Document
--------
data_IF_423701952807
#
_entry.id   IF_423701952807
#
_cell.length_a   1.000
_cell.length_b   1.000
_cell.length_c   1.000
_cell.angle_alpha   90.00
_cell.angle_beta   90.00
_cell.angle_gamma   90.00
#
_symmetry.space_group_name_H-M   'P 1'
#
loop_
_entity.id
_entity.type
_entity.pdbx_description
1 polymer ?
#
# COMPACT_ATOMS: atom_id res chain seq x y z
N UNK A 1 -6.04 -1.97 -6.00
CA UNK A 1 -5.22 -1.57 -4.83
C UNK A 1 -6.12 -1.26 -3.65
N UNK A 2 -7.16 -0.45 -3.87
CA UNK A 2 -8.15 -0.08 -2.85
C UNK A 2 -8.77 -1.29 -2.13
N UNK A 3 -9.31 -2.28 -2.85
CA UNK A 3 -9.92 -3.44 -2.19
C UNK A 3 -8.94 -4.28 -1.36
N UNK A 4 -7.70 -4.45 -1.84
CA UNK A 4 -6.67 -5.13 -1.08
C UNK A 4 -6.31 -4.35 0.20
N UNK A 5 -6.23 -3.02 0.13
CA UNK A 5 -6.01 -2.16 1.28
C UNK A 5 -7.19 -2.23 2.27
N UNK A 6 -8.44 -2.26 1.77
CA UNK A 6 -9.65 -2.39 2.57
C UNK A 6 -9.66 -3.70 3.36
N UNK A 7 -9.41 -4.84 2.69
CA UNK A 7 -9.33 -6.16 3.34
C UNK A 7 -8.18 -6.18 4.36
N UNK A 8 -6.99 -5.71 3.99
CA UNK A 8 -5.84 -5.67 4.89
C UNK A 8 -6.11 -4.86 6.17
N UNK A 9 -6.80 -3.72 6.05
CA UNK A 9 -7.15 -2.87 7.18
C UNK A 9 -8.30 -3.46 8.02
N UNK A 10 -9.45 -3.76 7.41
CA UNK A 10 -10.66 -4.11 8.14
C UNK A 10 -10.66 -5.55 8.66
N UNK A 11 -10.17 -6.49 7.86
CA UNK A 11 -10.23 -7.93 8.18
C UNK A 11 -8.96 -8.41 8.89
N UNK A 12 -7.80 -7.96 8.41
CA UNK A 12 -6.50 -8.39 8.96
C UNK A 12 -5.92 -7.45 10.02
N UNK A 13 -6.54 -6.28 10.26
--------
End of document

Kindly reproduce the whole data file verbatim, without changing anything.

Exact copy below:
data_IF_423701952807
#
_entry.id   IF_423701952807
#
_cell.length_a   1.000
_cell.length_b   1.000
_cell.length_c   1.000
_cell.angle_alpha   90.00
_cell.angle_beta   90.00
_cell.angle_gamma   90.00
#
_symmetry.space_group_name_H-M   'P 1'
#
loop_
_entity.id
_entity.type
_entity.pdbx_description
1 polymer ?
#
# COMPACT_ATOMS: atom_id res chain seq x y z
N UNK A 1 -6.04 -1.97 -6.00
CA UNK A 1 -5.22 -1.57 -4.83
C UNK A 1 -6.12 -1.26 -3.65
N UNK A 2 -7.16 -0.45 -3.87
CA UNK A 2 -8.15 -0.08 -2.85
C UNK A 2 -8.77 -1.29 -2.13
N UNK A 3 -9.31 -2.28 -2.85
CA UNK A 3 -9.92 -3.44 -2.19
C UNK A 3 -8.94 -4.28 -1.36
N UNK A 4 -7.70 -4.45 -1.84
CA UNK A 4 -6.67 -5.13 -1.08
C UNK A 4 -6.31 -4.35 0.20
N UNK A 5 -6.23 -3.02 0.13
CA UNK A 5 -6.01 -2.16 1.28
C UNK A 5 -7.19 -2.23 2.27
N UNK A 6 -8.44 -2.26 1.77
CA UNK A 6 -9.65 -2.39 2.57
C UNK A 6 -9.66 -3.70 3.36
N UNK A 7 -9.41 -4.84 2.69
CA UNK A 7 -9.33 -6.16 3.34
C UNK A 7 -8.18 -6.18 4.36
N UNK A 8 -6.99 -5.71 3.99
CA UNK A 8 -5.84 -5.67 4.89
C UNK A 8 -6.11 -4.86 6.17
N UNK A 9 -6.80 -3.72 6.05
CA UNK A 9 -7.15 -2.87 7.18
C UNK A 9 -8.30 -3.46 8.02
N UNK A 10 -9.45 -3.76 7.41
CA UNK A 10 -10.66 -4.11 8.14
C UNK A 10 -10.66 -5.55 8.66
N UNK A 11 -10.17 -6.49 7.86
CA UNK A 11 -10.23 -7.93 8.18
C UNK A 11 -8.96 -8.41 8.89
N UNK A 12 -7.80 -7.96 8.41
CA UNK A 12 -6.50 -8.39 8.96
C UNK A 12 -5.92 -7.45 10.02
N UNK A 13 -6.54 -6.28 10.26